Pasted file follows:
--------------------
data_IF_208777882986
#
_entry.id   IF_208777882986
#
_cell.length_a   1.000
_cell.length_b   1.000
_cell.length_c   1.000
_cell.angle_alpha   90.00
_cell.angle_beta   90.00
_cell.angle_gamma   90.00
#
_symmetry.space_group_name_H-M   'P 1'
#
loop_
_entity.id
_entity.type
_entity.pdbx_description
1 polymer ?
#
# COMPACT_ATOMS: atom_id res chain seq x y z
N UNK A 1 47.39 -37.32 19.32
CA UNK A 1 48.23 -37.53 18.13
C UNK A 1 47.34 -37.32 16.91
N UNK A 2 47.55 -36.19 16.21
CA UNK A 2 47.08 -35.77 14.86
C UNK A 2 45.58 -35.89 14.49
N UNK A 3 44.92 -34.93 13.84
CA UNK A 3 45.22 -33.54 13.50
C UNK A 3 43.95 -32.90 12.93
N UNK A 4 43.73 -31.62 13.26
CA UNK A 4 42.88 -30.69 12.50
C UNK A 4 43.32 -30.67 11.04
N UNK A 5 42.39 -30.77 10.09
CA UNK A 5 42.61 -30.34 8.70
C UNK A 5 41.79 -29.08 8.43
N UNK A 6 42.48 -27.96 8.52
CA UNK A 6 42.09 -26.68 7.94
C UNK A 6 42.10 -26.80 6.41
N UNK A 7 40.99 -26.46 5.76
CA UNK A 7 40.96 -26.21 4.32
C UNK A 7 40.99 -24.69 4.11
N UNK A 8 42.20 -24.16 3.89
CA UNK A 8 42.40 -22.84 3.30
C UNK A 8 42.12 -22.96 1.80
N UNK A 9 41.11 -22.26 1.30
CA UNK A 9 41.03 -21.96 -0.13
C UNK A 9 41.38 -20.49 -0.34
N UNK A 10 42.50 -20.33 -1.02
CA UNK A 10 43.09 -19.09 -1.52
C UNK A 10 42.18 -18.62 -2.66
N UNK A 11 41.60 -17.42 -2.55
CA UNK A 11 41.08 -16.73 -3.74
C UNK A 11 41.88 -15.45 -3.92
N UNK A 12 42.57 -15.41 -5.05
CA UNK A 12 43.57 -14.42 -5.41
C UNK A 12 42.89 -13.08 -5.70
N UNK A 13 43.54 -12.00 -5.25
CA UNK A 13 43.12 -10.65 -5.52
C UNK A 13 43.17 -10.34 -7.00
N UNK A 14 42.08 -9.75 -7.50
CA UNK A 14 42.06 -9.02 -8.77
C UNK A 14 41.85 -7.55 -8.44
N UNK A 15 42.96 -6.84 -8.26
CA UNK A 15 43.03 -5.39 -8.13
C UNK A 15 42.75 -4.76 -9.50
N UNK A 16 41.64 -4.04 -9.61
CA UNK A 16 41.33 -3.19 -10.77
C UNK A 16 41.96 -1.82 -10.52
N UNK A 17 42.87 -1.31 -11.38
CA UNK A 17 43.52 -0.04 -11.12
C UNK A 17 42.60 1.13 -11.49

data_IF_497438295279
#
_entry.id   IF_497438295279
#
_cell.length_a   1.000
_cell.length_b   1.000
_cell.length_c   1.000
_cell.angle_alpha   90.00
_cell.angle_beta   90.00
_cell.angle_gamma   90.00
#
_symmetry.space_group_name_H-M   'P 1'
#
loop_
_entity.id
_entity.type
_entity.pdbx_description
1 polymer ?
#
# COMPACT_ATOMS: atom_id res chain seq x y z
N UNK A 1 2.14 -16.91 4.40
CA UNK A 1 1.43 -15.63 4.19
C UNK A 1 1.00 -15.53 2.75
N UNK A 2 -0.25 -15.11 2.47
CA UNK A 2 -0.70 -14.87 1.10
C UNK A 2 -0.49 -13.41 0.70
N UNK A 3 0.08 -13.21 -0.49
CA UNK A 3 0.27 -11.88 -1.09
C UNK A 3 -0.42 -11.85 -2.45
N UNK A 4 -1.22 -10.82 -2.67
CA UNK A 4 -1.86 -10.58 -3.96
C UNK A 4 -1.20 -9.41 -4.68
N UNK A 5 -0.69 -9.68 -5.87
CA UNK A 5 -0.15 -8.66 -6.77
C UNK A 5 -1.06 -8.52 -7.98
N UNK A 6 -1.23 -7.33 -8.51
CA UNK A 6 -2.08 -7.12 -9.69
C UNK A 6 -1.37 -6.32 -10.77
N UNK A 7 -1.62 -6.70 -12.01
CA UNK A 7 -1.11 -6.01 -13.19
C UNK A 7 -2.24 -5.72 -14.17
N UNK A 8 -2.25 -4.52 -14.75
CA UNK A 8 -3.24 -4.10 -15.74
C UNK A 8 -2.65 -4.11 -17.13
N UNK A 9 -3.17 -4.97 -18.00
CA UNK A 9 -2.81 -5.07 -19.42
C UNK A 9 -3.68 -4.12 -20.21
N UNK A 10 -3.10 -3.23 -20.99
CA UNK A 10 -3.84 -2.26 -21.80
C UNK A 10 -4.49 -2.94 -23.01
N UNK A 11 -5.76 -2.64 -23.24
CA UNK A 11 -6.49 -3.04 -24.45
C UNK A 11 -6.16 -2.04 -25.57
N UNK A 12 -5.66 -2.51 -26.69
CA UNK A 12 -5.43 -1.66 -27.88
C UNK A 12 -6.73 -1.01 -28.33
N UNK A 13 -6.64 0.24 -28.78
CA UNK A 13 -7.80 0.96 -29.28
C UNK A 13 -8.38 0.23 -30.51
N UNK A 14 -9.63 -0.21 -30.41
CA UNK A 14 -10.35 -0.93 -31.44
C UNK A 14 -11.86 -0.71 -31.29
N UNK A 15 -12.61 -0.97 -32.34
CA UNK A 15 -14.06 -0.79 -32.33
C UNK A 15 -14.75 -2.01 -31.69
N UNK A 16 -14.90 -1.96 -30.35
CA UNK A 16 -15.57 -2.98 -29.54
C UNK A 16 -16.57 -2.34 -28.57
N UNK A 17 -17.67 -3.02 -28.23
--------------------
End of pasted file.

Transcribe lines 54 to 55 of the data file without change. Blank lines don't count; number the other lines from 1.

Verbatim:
N UNK A 12 42.57 -15.41 -5.05
CA UNK A 12 43.57 -14.42 -5.41